By Deanna C. White
On June 28, the U.S. Supreme Court ruled to uphold much of the Patient Protection and Affordable Care Act (PPACA), President Obama's historic overhaul of the nation's health care system.
The ruling put in motion the most significant expansion of the country's health care system in decades, including the most controversial provision at the heart of the act ‒ the individual mandate that will require U.S. citizens, beginning in 2014, to maintain minimum health care coverage or pay a penalty, which the court ruled as a tax.
The 5-4 decision was announced by Chief Justice John Roberts, who surprised many by splitting ranks with his fellow conservatives to uphold the law. The Court found the provision permitting the penalty to be constitutional within Congress' power under the taxing clause.
"Because the constitution permits such a tax, it is not our role to forbid it or to pass upon its wisdom or fairness," Roberts said announcing the judgment.
Now, as the health care law goes forward, CPAs are examining how the provisions encapsulated in the law ‒ particularly the individual mandate requiring health insurance ‒ will impact their individual clients, and how they conduct business with those clients.
"Essentially, the health care law means the accountant who does personal tax returns has become the de facto first line of implementation on the individual mandate," said Marcus Newman, vice president and registered health underwriter at GCG Financial
, located in Bannockburn, Illinois. "The CPA will now have to ask clients if they have health insurance. It's a question that has to be asked, and if the answer is no, the enforcement will then fall on the CPA to calculate that fine."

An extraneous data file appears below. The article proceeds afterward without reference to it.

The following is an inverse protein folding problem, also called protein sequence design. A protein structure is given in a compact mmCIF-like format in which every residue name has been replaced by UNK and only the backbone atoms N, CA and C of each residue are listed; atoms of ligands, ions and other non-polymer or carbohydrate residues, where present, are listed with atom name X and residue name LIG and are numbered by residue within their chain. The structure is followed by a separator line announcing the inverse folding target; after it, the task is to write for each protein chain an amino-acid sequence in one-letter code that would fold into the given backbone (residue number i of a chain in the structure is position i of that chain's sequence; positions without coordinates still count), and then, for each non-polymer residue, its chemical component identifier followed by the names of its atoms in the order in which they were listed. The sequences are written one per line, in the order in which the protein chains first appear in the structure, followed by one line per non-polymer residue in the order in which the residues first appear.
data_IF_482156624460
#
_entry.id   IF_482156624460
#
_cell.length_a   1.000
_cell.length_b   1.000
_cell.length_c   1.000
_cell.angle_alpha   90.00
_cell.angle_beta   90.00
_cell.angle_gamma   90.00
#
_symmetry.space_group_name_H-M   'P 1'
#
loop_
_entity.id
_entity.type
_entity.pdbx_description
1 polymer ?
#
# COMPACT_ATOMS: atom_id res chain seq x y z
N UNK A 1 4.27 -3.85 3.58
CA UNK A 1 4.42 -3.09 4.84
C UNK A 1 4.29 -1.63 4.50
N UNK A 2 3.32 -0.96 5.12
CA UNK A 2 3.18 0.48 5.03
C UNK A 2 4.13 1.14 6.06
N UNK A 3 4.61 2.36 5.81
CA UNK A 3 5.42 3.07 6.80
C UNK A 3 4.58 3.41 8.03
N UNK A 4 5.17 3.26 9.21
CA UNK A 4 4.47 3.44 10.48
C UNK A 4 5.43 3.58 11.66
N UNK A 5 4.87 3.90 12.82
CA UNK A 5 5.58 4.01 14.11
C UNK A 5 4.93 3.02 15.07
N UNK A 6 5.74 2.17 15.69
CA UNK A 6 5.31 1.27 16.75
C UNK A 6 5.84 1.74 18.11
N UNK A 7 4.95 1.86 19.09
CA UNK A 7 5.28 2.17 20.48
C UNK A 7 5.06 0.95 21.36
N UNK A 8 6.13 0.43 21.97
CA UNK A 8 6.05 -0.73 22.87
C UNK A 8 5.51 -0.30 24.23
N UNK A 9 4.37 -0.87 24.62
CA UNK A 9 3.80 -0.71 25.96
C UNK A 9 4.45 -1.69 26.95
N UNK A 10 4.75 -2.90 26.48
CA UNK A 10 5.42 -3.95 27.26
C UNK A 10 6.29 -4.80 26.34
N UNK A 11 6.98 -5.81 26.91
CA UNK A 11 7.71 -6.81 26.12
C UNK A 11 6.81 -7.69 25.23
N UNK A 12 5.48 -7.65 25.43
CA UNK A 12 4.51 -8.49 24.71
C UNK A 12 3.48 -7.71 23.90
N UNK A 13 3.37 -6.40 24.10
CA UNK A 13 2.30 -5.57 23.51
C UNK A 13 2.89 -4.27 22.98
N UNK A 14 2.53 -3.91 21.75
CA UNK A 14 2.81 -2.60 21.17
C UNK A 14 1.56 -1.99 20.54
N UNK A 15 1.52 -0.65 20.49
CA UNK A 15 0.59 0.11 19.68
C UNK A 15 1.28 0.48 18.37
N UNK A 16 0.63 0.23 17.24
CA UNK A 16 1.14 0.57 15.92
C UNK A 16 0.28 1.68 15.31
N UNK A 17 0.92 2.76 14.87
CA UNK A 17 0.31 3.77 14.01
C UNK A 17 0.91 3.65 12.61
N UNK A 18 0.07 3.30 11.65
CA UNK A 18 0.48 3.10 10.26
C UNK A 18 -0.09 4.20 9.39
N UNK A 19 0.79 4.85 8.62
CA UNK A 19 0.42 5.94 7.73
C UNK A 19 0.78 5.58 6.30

Newman said once it is determined if the individual client does not possess the required minimum health coverage, then the accountant and client will have to discuss whether the client's taxable liability for not carrying coverage outweighs the cost of securing coverage.
It is a discussion, he suspects, may make many accountants a little uncomfortable.
"To me, the biggest impact of the health care act for CPAs is the fact it forces the accountant into a political conversation they've never had to have before. It requires them to be privy to whether their clients have complied with the law in terms of their personal health care, which is a new aspect of the accountant-client relationship," Newman said. "It's a very different discussion because of the polarizing political nature of the mandate, and the accountant is put right into the middle of it."
The health care law, which promises guaranteed issue health insurance coverage at affordable prices; subsidies to low-income and middle-income earners to help pay for premiums; and forbids insurance companies from denying people coverage based on preexisting conditions or charging people with health problems more for their premiums. This will undoubtedly have a dramatic impact on every citizen.